Roman Jews weathered this rocky period and came out flourishing; from a period spanning the 10th to 14th century, Roman Jews were considered to be among the most learned scholars in Europe. At that time, all the major power players in the Courts of Europe held the belief that, if you wanted a good poet, you should get a Roman Jew. Many Roman Jewish scholars advised Popes; literature, culture, translation and Talmudic studies flourished during this period.
However, as is the case with all Jewish communities in Europe, Roman Jews experienced terrible hardships throughout the city’s history. The forced ghettoization of the Jewish community, which lasted from 1555 – 1870, is a very dark chapter in the history of Rome, and the Catholic Church. While the Papacy ruled Rome, every night, 2,000 people were locked within the walls of the Jewish Ghetto.
Today, the Jewish Ghetto is a beautiful place to spend a few hours, whiling away your time. Then, it was a dark and dirty area of Rome, subject to continuous flooding from the Tiber, ridden with disease. Roman Jews were prohibited from holding a whole variety of professions, which had a significant detriment to the social mobility of the community. However, the creativity of the Roman Jews was not snuffed out during this period of oppression.
The Influence of Roman Jews on Italian Food
During the time of forced ghettoization, the Jews of Rome were allowed to hold one profession; that of street food sellers. In doing so, Roman Jews developed the modern friggitoria, a quintessential Roman street food stop, and dishes that are now staples of Roman cooking.
Romans love frying a variety of dishes in batter, and gobbling them up; including rice, zucchini flowers, anchovies and artichokes – now known as carciofi alla Giudia (Jewish-style artichoke). If not for the innovations of the Jews of Rome, these deep-fried treats would not be on the menu. If you’ve ever enjoyed one of these tasty morsels, like a suppli with your pizza while on your Roman holiday, you have the Roman Jewish street-food innovators to thank.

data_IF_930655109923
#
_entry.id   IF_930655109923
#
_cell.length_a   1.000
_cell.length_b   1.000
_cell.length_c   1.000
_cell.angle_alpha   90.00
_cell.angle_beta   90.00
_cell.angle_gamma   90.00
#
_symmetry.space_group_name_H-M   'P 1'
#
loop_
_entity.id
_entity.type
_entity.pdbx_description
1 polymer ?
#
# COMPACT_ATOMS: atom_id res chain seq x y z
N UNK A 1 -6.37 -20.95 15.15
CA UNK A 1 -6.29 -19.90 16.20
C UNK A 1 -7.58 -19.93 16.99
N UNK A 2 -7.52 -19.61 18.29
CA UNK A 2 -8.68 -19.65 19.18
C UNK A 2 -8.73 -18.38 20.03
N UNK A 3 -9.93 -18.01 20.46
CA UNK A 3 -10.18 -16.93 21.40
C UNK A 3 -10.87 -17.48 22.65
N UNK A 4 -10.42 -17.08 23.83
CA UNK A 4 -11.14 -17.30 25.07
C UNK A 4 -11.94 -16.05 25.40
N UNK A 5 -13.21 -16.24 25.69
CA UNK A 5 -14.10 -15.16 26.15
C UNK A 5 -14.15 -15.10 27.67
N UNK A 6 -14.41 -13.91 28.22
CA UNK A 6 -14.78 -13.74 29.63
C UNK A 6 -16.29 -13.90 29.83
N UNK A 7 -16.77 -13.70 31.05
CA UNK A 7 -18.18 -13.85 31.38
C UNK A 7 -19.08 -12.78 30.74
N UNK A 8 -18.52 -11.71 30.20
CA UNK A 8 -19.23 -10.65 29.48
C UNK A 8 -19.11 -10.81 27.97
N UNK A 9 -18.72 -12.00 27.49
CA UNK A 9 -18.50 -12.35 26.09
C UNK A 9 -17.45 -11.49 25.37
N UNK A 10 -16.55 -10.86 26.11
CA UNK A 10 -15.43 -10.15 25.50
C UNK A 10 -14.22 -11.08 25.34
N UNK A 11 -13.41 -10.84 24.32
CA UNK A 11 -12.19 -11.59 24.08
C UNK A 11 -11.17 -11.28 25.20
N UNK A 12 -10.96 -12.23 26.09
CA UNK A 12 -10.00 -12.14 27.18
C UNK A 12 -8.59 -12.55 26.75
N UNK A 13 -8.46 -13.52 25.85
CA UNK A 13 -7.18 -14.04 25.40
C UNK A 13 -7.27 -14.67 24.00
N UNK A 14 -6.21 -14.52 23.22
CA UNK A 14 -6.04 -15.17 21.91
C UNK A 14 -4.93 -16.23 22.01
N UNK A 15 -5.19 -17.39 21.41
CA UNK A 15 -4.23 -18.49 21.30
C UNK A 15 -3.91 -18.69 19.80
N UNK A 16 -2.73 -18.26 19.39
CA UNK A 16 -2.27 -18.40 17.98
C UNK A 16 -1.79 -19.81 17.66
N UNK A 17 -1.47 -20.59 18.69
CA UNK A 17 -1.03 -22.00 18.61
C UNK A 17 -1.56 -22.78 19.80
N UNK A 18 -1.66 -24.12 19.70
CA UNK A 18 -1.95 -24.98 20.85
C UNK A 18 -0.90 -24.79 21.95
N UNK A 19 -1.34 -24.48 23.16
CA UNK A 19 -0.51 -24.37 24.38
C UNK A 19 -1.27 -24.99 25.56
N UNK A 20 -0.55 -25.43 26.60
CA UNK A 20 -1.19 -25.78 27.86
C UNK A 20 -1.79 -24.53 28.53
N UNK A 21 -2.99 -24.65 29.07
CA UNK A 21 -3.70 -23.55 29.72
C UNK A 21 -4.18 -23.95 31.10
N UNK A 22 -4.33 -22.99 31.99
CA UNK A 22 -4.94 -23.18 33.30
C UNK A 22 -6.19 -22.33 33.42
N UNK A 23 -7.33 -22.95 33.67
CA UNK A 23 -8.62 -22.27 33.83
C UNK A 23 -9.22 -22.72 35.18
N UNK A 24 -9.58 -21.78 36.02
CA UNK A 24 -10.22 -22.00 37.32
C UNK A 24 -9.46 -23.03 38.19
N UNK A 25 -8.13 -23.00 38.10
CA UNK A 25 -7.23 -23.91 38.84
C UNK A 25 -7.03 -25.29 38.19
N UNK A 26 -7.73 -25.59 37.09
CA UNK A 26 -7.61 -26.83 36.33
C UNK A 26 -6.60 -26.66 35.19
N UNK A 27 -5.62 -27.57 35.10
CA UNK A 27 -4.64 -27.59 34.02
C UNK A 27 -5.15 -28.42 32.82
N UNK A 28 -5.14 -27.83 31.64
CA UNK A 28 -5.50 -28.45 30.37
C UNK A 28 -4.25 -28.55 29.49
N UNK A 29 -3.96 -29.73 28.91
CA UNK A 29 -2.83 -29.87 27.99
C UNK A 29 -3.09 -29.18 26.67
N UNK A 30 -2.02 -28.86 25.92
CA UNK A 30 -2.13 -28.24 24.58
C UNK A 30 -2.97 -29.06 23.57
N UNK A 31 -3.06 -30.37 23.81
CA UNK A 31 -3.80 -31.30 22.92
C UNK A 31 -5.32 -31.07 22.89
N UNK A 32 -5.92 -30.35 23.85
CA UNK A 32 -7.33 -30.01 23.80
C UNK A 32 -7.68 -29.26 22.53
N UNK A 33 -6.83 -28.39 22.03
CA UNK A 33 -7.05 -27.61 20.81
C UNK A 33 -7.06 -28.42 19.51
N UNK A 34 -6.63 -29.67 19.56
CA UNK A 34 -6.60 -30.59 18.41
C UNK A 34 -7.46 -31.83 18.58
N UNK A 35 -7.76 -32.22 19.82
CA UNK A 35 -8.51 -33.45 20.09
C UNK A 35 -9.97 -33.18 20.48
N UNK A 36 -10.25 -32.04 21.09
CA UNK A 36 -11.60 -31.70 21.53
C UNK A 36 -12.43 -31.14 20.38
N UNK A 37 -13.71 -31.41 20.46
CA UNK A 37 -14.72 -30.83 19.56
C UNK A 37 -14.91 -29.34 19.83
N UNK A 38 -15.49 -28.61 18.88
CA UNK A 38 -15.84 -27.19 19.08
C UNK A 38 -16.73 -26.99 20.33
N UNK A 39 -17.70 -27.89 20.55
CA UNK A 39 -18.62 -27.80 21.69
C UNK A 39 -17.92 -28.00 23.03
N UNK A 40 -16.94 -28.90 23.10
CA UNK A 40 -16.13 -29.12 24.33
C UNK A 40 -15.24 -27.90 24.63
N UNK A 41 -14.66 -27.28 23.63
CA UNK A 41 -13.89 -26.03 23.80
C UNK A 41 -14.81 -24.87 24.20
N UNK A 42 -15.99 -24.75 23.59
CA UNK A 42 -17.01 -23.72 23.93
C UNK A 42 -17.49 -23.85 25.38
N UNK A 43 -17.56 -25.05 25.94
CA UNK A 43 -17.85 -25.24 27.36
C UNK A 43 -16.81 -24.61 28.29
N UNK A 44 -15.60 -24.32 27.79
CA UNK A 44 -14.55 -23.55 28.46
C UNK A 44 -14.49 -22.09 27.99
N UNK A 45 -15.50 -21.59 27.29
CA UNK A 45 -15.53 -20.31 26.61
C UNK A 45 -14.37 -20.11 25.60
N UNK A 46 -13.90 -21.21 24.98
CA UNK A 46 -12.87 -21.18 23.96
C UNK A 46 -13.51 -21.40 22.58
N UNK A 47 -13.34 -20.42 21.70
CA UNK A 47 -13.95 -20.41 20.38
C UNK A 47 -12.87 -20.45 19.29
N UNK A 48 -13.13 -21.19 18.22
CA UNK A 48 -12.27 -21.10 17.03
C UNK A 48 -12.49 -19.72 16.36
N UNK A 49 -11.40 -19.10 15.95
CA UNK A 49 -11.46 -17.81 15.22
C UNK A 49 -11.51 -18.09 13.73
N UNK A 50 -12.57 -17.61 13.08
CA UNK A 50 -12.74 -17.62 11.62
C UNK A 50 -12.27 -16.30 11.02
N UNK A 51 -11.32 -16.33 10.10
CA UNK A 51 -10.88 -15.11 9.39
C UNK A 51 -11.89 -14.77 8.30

The Great Synagogue of Rome
On our private Trastevere Walking Tour with Jewish Ghetto, our expert guide will stop outside the Great Synagogue of Rome. The Synagogue was completed in 1902, and is a symbol of the Jewish community’s triumph against adversity. After Italy was unified in 1870, the restrictions on Jews were lifted, and the Ghetto was demolished.
Today, the Synagogue is a remarkable building, which is open to visitors. Inside, you can find a museum with the history of the Jews of Rome. Outside is plaque commemorating the Roman Jews who lost their lives during the Holocaust.
After the Italian surrender, Nazi Germany occupied Rome. On the 16th October 1943, 1,259 men, women and children were seized from the Ghetto, by the Gestapo. Some escaped by climbing over rooftops, and were sheltered by friends. However, 2,000 people were deported in total. At least 1,035 were deported to Auschwitz, departing from Rome’s Tiburtina station. Only 16 people survived Auschwitz; only 200 in total survived deportation.
Today, Rome’s Jewish community has recovered somewhat from the horrors of the Holocaust. There are an estimated 35,000 Jews in Rome, and they account for over half of the Jewish population in Italy. Roman Jews are currently engaged in a war of words with the Israeli Rabbinate, over whether or not artichokes are kosher – and have rejected the suggestion they aren’t outright. We have a vested interest in Roman Jews winning this one, so we can still enjoy a beautiful Carciofi alla Giudia at a café in the Ghetto, with a glass of rosé, so goyisher mazel!
Isola Tibertina is Rome’s only island, and you’ll stroll across it on this remarkable Trastevere and Rome’s Jewish Ghetto Tour. A bridge has connected the island with the two sides of the river bank since the time of Ancient Rome. Today, a hospital sits on the island, where it has been since the 1500s. Isola Tibertina has always been associated with healing; in the time of Ancient Rome a temple to Aesculapius, the Greek God of medicine and healing, could be found on the island. Most of the babies born in Rome are delivered in this special hospital, in the center of the Tiber.
It was in this hospital that, during the Nazi occupation of Rome, a certain Dr. Pietro Borromeo invented a contagious illness called ‘Il Morbo di K’. This deadly, fictional disease kept the Gestapo away from the section of the hospital where Dr. Borromeo was hiding and protecting hundreds of Roman Jews.